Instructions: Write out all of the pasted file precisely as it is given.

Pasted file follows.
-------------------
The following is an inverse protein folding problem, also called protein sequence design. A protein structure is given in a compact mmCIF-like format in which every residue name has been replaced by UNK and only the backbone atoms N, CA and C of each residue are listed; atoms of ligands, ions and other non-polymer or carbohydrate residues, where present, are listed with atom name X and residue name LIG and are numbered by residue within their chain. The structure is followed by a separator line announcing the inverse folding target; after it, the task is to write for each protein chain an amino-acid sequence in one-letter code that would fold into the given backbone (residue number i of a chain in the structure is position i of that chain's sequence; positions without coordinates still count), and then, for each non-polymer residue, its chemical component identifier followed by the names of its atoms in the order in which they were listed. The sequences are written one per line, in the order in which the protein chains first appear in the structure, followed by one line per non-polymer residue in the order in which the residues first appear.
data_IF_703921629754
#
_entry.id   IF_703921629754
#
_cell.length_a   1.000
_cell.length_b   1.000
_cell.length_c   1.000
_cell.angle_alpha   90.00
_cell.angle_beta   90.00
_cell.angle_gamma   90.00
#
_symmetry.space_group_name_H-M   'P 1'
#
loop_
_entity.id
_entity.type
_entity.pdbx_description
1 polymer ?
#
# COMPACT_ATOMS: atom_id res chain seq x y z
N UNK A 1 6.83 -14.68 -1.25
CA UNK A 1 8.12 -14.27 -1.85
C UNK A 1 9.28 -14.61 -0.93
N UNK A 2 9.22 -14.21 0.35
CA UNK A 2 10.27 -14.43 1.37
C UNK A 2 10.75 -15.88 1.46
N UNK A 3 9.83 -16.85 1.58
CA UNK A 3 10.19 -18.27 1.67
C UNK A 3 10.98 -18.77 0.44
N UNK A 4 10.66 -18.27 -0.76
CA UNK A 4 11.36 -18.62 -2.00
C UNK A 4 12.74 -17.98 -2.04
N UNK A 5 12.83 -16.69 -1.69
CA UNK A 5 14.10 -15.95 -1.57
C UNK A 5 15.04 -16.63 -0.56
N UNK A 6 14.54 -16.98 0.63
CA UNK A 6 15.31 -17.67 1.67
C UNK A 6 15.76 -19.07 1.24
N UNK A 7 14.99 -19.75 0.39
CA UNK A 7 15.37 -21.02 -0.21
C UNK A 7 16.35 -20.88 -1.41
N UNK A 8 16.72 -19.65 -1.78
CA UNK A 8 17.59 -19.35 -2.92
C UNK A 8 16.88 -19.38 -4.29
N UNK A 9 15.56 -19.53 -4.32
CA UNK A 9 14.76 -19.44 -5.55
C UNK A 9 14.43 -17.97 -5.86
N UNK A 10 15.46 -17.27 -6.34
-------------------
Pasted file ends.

The following is an inverse protein folding problem, also called protein sequence design. A protein structure is given in a compact mmCIF-like format in which every residue name has been replaced by UNK and only the backbone atoms N, CA and C of each residue are listed; atoms of ligands, ions and other non-polymer or carbohydrate residues, where present, are listed with atom name X and residue name LIG and are numbered by residue within their chain. The structure is followed by a separator line announcing the inverse folding target; after it, the task is to write for each protein chain an amino-acid sequence in one-letter code that would fold into the given backbone (residue number i of a chain in the structure is position i of that chain's sequence; positions without coordinates still count), and then, for each non-polymer residue, its chemical component identifier followed by the names of its atoms in the order in which they were listed. The sequences are written one per line, in the order in which the protein chains first appear in the structure, followed by one line per non-polymer residue in the order in which the residues first appear.
data_IF_703921629754
#
_entry.id   IF_703921629754
#
_cell.length_a   1.000
_cell.length_b   1.000
_cell.length_c   1.000
_cell.angle_alpha   90.00
_cell.angle_beta   90.00
_cell.angle_gamma   90.00
#
_symmetry.space_group_name_H-M   'P 1'
#
loop_
_entity.id
_entity.type
_entity.pdbx_description
1 polymer ?
#
# COMPACT_ATOMS: atom_id res chain seq x y z
N UNK A 1 6.83 -14.68 -1.25
CA UNK A 1 8.12 -14.27 -1.85
C UNK A 1 9.28 -14.61 -0.93
N UNK A 2 9.22 -14.21 0.35
CA UNK A 2 10.27 -14.43 1.37
C UNK A 2 10.75 -15.88 1.46
N UNK A 3 9.83 -16.85 1.58
CA UNK A 3 10.19 -18.27 1.67
C UNK A 3 10.98 -18.77 0.44
N UNK A 4 10.66 -18.27 -0.76
CA UNK A 4 11.36 -18.62 -2.00
C UNK A 4 12.74 -17.98 -2.04
N UNK A 5 12.83 -16.69 -1.69
CA UNK A 5 14.10 -15.95 -1.57
C UNK A 5 15.04 -16.63 -0.56
N UNK A 6 14.54 -16.98 0.63
CA UNK A 6 15.31 -17.67 1.67
C UNK A 6 15.76 -19.07 1.24
N UNK A 7 14.99 -19.75 0.39
CA UNK A 7 15.37 -21.02 -0.21
C UNK A 7 16.35 -20.88 -1.41
N UNK A 8 16.72 -19.65 -1.78
CA UNK A 8 17.59 -19.35 -2.92
C UNK A 8 16.88 -19.38 -4.29
N UNK A 9 15.56 -19.53 -4.32
CA UNK A 9 14.76 -19.44 -5.55
C UNK A 9 14.43 -17.97 -5.86
N UNK A 10 15.46 -17.27 -6.34